The CoST assurance process helps stakeholders to understand the data published on specific infrastructure projects in the CoST disclosure process. The process is carried out by an independent assurance team appointed by CoST members who highlight the accuracy and completeness of data – turning data into compelling information – so that key issues are put into the public domain and are easily understood. As of March 2021, our members have reviewed over 540 public infrastructure projects as part of the assurance process.
In sum, the assurance process looks at:
- Monitoring compliance of the procuring entities of infrastructure projects in accordance with a country’s legal provisions on disclosure or with the CoST International Data Standard
- Highlighting issues of concern
- Carrying out a more detailed review of a sample of projects or referring projects to an independent authority.
How does CoST select the data?
In the initial stages of a CoST programme only a handful of procuring entities and a small number of projects are selected for inclusion in the assurance process. If the data highlights key issues or if there are gaps in the data, the procuring entities in question are then targeted in successive assurance processes.
Once a programme enters a longer duration, countries move towards gathering more extensive data and they begin to look at aggregating data by procuring entity, region, project type and/or across a sector. An example of one programme which has done this is CoST Honduras who moved to record data on an online procurement system, SISOCS, which categorises data in this way.
Summarising the findings: The CoST assurance report
The assurance process culminates in the production of an assurance report which focus on:
- The accuracy and completeness of disclosed information
- Common performance issues across projects
- Issues of concern on specific projects
- An evaluation of the issues and common themes
The assurance report uses language and a format that can be understood so that the social accountability feature of CoST can work in the best way possible and decision-makers are held to account.
Moving to accountability: Using the assurance report to demand better infrastructure
Once the assurance report has been produced, the social-accountability component of CoST comes into play with civil society and the media helping to promote report findings and recommendations in the public domain. As the media highlights from CoST Assurance Week 2019 show, the key findings of assurance reports are easily picked up and disseminated by news outlets.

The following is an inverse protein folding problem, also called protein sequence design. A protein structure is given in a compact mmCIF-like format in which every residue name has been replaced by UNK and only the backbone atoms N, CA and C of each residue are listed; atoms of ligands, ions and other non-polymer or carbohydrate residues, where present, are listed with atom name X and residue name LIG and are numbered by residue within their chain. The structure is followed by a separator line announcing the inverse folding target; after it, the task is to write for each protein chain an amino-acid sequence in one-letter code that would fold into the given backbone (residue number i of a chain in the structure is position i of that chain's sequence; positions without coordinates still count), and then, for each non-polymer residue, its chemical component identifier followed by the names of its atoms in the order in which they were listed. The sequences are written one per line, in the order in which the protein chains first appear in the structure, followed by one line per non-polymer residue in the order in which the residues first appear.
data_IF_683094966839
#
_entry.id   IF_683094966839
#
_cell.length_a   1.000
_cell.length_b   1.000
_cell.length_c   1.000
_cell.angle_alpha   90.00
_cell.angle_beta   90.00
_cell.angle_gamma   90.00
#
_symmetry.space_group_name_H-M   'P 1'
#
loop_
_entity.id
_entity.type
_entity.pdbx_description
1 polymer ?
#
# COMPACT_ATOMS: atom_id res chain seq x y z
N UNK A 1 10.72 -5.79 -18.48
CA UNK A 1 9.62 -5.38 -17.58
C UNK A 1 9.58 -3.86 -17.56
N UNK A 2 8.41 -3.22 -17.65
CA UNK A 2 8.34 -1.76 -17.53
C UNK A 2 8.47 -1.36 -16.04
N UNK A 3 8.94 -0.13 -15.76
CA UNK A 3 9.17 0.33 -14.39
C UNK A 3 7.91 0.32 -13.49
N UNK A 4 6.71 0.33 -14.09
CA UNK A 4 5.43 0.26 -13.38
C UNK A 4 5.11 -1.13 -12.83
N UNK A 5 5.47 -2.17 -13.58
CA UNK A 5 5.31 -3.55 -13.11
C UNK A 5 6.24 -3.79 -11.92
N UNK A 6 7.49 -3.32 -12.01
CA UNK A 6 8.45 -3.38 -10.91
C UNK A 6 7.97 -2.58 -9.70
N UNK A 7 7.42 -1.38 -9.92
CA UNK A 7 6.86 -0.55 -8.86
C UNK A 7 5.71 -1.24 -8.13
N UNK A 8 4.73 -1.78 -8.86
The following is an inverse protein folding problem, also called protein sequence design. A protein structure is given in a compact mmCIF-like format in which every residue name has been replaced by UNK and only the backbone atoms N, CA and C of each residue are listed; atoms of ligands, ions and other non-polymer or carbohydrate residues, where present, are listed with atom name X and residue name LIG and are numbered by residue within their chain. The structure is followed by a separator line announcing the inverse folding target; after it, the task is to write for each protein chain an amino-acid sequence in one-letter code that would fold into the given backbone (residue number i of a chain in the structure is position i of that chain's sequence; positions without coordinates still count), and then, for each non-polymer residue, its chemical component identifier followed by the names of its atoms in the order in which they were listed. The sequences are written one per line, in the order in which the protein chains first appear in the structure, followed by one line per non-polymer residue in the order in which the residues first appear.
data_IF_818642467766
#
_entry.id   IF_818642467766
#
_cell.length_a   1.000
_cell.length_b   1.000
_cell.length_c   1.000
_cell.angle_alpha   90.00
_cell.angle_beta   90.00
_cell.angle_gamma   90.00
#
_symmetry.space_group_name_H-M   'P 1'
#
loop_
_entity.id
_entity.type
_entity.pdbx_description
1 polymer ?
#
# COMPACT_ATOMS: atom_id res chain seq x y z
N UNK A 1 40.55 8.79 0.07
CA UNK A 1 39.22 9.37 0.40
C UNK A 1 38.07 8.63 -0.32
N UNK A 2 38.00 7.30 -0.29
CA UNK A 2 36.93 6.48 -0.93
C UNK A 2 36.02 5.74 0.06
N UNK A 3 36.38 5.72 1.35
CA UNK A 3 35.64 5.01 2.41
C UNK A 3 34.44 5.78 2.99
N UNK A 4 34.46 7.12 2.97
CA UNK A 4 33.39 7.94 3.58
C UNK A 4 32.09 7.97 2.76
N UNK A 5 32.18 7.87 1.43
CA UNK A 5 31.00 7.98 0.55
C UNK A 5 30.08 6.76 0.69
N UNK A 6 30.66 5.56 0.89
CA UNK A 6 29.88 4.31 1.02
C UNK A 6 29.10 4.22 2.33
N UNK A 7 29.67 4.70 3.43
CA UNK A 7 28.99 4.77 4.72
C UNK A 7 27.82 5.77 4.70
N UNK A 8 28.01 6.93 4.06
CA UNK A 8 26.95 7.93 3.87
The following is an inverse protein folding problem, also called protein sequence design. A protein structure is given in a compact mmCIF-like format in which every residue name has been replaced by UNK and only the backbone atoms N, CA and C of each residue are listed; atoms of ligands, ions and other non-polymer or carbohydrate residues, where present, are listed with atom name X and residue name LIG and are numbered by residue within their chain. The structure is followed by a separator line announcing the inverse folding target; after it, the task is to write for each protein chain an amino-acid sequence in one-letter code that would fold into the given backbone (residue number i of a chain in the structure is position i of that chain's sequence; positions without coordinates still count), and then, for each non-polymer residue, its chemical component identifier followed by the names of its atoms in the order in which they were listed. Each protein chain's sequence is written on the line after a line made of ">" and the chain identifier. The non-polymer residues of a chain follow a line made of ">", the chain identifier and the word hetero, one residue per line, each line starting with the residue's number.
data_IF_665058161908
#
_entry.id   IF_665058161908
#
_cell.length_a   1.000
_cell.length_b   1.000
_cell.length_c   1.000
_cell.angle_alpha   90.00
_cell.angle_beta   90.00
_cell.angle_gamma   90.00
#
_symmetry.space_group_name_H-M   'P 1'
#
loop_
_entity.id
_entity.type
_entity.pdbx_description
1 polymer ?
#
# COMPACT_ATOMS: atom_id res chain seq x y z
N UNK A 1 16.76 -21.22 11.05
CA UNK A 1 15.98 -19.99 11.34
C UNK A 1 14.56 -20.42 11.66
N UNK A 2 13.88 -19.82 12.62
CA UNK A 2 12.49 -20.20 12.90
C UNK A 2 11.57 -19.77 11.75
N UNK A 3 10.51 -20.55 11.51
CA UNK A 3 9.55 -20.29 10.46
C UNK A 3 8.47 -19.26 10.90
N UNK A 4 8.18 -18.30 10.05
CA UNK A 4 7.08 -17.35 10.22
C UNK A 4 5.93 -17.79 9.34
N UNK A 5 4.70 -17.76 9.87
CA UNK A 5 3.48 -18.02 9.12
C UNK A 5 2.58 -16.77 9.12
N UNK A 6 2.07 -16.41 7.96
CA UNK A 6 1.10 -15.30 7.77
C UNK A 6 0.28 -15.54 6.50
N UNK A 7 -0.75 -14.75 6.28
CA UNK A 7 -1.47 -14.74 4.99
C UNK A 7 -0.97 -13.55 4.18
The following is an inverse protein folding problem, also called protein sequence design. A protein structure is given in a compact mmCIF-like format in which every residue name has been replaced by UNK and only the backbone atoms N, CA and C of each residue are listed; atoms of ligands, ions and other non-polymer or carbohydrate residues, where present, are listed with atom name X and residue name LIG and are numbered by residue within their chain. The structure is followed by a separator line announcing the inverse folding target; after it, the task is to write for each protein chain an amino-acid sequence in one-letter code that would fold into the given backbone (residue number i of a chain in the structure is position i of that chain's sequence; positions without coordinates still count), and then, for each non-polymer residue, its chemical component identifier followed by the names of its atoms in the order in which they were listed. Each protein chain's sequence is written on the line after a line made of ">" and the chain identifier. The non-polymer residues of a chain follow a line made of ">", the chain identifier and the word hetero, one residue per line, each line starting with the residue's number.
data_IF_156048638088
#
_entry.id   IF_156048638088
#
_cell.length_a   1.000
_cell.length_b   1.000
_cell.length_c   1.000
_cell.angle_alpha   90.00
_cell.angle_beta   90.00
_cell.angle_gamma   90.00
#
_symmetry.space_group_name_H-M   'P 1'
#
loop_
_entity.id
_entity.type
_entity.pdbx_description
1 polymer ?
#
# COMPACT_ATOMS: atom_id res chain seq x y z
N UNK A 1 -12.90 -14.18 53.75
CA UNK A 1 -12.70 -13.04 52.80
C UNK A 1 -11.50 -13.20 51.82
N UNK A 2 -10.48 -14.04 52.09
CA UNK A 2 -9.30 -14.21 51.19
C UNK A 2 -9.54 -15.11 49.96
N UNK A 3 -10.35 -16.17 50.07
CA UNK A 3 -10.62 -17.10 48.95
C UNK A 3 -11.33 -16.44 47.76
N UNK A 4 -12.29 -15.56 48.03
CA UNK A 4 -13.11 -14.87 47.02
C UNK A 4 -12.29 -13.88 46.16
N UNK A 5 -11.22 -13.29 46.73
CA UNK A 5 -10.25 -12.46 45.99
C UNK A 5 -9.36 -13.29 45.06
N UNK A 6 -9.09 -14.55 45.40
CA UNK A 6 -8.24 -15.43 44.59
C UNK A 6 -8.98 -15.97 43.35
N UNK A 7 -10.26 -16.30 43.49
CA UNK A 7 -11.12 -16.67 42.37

The ongoing attention which is sparked by assurance reports has the potential to result in lasting change: after the launch of Afghanistan’s First Assurance Report in 2018, issues identified contributed to the establishment of a Design Review Unit overseen by the Ministry of Public Works to improve project preparation. According to the Minister of Transport, H.E. Yama Yari, by 2019 this already ‘’has saved millions’’. More recently, findings from CoST Afghanistan’s Second Assurance Report highlighted issues of inefficiency and mismanagement in the water sector and sparked the creation of a similar ‘back-up unit’ of engineers to oversee project design. As of November 2020, 302 projects have been surveyed and 215 projects have been designed under the direct supervision of the unit’s expert engineers in order to increase efficiency and reduce cost overruns.
In addition to this, each country’s multi-stakeholder groups (MSGs) continually reference assurance reports when engaging with relevant authorities such as national audit offices, anti-corruption commissions or procurement authorities. For instance, when CoST Uganda established a formal relationship with the Physical Infrastructure Committee of Parliament in 2019, it was agreed that the MSG would share assurance report findings with the Committee in order to keep members abreast of key issues from the assurance process. Crucially, this will be in tandem with engagement on a variety of topics which can arise beyond the assurance process, such as contract management and citizen engagement. A consistent approach will help the MSG as it builds a strong, long-lasting relationship with the Committee and advocates across government more widely.
CoST assurance analysis illuminates key issues in infrastructure delivery
Analysis of CoST assurance reports provides fascinating insight into global trends in infrastructure delivery. For instance, analysis of nine CoST member reports published in 2019 – covering 100 projects worth over US$ 4 billion – points towards two key issues. The first indicates that the majority of projects are being poorly planned and the second raises alarm bells at the tender and contract-award stages, particularly related a lack of transparency and low competition. In 2020, the CoST International Secretariat utilised data from a sample of health-related assurance projects in order to establish key issues affecting healthcare infrastructure delivery. The data provided valuable insight into challenges across three key categories: low levels of transparency; a lack of market competition and poor financial management.
Further information on the assurance process
More details on the assurance process can be found in the CoST Assurance Manual: a comprehensive, step-by-step guide to producing assurance reports (also available in Spanish). The Assurance Manual is accompanied by the Assurance Guidance Note, which provides an overview of assurance and key steps to implementing an assurance process (also available in Spanish).
CoST Assurance: Step by step
Digging deep into CoST Assurance: The data, key issues and promoting sector reforms
CoST member assurance reports can be found here